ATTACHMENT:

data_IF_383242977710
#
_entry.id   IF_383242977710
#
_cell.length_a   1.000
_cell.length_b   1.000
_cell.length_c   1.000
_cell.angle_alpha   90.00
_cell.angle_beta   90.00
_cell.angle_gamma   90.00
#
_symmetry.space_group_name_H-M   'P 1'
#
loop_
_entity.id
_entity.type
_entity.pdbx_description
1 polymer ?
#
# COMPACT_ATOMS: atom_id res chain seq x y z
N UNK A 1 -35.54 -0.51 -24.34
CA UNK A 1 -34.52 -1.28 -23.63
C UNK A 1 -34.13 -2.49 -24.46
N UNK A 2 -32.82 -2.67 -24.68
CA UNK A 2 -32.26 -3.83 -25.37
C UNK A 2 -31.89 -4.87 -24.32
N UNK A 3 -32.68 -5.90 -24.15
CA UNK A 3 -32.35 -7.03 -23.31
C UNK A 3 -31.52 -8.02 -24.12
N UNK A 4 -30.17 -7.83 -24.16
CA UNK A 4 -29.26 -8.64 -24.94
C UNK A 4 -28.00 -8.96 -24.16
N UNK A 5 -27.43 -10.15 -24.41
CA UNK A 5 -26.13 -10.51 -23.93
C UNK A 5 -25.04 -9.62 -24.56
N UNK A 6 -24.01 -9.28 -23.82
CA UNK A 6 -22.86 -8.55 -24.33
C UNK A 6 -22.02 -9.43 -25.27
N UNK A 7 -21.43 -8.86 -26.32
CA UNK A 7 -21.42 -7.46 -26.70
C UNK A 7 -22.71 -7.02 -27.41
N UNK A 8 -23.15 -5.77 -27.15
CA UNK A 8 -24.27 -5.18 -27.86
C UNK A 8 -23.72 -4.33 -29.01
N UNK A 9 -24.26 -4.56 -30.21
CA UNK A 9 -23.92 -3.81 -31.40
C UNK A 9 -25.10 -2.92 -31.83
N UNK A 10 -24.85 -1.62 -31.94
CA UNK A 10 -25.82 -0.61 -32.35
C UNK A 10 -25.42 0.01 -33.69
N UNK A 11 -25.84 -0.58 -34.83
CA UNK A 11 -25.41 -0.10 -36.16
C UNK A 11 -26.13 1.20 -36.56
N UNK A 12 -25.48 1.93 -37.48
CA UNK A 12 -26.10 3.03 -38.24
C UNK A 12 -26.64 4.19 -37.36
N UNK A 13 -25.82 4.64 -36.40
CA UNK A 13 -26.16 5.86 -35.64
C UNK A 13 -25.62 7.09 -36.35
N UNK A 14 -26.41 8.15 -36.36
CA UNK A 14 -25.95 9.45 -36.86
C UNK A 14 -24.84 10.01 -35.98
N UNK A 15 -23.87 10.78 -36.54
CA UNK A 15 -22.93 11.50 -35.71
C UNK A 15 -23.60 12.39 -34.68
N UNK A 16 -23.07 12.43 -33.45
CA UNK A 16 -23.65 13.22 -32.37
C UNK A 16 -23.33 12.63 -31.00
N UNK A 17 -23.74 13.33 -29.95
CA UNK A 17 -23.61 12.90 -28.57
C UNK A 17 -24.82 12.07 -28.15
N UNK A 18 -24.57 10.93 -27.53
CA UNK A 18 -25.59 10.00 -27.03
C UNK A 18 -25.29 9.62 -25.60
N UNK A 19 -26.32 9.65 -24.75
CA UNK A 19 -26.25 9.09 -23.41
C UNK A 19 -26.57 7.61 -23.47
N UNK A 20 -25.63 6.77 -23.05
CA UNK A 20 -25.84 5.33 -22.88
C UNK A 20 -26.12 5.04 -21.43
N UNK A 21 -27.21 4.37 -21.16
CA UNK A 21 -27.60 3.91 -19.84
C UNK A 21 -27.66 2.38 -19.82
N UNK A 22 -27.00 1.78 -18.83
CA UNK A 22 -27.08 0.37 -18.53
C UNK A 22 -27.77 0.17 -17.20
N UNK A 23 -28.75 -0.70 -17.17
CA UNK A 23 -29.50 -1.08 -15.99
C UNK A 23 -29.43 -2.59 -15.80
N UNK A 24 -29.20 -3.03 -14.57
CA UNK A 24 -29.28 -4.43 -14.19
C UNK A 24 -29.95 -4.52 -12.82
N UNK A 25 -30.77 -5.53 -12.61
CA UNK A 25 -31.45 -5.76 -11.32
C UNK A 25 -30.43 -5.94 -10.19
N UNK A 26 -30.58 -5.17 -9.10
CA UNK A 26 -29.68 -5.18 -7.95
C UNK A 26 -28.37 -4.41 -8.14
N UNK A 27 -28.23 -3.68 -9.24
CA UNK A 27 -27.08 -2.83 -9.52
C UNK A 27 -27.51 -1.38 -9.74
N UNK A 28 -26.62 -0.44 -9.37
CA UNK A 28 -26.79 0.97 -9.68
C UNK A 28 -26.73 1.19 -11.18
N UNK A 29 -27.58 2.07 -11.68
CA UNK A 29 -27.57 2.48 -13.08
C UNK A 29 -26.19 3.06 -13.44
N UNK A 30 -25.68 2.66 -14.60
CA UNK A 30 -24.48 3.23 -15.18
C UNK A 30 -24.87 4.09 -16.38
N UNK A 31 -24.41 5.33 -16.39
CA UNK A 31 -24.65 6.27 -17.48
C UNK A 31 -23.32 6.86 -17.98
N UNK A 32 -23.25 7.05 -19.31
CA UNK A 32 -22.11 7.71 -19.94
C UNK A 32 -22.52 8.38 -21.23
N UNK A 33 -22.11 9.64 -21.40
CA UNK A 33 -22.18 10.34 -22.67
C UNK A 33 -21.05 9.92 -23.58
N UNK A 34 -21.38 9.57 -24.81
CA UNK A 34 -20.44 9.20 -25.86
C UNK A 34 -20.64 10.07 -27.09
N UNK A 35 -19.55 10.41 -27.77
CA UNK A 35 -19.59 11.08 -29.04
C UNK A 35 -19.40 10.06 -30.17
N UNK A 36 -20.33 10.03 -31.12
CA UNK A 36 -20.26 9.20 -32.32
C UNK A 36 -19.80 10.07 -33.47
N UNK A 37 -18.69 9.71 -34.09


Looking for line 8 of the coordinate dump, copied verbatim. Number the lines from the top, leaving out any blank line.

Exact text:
_cell.angle_alpha   90.00